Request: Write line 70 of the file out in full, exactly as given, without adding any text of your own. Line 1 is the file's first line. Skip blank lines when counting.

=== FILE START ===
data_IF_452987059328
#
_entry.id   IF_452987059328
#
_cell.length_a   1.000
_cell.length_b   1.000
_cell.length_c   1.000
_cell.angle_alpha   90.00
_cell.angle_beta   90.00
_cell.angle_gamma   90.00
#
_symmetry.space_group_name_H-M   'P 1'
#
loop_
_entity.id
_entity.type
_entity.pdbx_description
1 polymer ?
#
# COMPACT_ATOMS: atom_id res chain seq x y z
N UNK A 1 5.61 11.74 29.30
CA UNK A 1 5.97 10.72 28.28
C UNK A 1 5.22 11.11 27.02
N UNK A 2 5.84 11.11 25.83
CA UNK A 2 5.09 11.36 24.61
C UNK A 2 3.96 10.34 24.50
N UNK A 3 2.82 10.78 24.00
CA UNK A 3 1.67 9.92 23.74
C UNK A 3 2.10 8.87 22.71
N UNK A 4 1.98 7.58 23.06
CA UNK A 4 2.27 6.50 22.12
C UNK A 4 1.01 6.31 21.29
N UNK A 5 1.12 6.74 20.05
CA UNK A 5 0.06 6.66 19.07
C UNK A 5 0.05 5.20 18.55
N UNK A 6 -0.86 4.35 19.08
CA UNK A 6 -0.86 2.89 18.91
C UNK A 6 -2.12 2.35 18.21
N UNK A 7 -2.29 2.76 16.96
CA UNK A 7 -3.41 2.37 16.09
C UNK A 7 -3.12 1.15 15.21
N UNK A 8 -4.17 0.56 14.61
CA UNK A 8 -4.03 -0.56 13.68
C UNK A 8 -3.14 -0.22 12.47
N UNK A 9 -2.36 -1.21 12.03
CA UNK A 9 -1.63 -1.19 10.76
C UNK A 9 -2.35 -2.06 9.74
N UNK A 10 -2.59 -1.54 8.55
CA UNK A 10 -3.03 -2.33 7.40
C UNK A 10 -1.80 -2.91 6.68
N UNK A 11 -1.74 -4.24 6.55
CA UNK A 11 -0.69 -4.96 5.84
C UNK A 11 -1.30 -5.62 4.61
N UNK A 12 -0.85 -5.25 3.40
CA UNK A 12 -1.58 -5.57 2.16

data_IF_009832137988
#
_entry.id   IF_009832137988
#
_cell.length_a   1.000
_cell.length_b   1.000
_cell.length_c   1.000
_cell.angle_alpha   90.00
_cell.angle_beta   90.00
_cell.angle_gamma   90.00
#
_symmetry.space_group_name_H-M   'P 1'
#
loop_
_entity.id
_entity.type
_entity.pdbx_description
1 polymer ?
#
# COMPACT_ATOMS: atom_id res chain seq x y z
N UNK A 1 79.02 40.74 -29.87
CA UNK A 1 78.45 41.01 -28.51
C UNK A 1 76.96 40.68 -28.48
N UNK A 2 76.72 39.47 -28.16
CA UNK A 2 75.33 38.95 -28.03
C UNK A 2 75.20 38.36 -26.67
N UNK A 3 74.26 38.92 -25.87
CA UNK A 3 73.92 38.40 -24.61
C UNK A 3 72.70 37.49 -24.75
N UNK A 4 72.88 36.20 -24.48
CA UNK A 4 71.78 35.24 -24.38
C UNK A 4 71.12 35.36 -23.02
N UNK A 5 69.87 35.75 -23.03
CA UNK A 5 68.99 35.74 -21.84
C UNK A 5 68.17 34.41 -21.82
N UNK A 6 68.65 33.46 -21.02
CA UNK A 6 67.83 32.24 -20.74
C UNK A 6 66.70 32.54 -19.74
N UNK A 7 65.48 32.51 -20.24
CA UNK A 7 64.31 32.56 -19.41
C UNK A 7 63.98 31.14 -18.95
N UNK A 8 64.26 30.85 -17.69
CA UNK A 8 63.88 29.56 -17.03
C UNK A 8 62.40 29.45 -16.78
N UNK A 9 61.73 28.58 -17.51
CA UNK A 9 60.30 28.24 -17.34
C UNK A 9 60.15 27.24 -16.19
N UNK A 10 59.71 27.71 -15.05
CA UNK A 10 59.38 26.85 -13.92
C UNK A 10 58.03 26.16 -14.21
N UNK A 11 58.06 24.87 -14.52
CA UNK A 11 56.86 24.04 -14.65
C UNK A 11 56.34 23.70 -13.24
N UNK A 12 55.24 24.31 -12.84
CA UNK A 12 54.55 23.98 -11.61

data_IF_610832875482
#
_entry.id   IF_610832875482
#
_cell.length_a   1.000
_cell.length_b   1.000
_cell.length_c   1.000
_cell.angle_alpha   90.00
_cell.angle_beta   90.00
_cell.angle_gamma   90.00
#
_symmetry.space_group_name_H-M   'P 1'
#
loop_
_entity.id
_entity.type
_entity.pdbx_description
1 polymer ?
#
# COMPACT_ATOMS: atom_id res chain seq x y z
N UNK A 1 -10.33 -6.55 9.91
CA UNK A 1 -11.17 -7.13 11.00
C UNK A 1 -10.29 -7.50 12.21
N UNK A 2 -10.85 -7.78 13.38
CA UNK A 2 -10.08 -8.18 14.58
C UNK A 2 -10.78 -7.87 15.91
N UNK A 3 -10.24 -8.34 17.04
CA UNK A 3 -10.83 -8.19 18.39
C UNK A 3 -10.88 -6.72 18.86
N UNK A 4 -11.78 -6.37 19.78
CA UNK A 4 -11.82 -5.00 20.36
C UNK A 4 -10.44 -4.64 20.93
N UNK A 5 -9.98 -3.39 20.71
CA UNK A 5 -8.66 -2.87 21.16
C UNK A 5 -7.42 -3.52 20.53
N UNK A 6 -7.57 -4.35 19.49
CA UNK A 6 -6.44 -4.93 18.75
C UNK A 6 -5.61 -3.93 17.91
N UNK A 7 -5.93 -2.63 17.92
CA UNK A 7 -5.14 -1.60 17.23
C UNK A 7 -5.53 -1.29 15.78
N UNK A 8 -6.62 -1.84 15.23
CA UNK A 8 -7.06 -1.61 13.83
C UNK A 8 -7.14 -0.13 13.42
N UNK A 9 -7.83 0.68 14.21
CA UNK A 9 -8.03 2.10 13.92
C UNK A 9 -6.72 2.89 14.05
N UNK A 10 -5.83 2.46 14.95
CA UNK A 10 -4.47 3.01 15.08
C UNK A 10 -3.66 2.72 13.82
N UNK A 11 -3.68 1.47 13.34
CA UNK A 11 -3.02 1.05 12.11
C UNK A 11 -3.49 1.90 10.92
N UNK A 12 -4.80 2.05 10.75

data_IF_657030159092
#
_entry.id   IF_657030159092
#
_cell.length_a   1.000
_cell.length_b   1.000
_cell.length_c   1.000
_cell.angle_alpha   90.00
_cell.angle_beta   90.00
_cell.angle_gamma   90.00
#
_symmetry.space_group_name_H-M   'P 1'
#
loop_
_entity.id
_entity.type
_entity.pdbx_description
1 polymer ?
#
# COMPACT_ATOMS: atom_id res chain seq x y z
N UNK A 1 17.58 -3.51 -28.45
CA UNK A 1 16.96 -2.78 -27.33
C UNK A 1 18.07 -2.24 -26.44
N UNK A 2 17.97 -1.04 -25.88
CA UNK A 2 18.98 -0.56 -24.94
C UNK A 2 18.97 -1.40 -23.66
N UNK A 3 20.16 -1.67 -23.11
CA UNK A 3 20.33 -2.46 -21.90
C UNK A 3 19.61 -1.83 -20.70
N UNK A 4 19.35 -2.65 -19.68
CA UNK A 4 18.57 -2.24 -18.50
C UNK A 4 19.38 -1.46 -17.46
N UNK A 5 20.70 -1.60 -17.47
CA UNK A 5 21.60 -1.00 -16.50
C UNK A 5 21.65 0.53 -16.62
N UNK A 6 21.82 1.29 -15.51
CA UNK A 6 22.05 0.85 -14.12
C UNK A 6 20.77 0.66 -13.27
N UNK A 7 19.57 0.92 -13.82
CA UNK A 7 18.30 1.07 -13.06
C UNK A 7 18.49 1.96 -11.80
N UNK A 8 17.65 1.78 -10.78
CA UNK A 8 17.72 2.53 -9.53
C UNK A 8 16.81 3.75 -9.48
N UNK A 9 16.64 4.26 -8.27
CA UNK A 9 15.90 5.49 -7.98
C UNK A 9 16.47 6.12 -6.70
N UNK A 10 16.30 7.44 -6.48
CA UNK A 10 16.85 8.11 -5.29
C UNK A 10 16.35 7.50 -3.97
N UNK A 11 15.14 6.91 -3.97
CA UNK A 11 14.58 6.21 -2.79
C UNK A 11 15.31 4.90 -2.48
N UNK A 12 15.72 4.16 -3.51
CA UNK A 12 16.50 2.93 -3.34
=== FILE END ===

_entity.id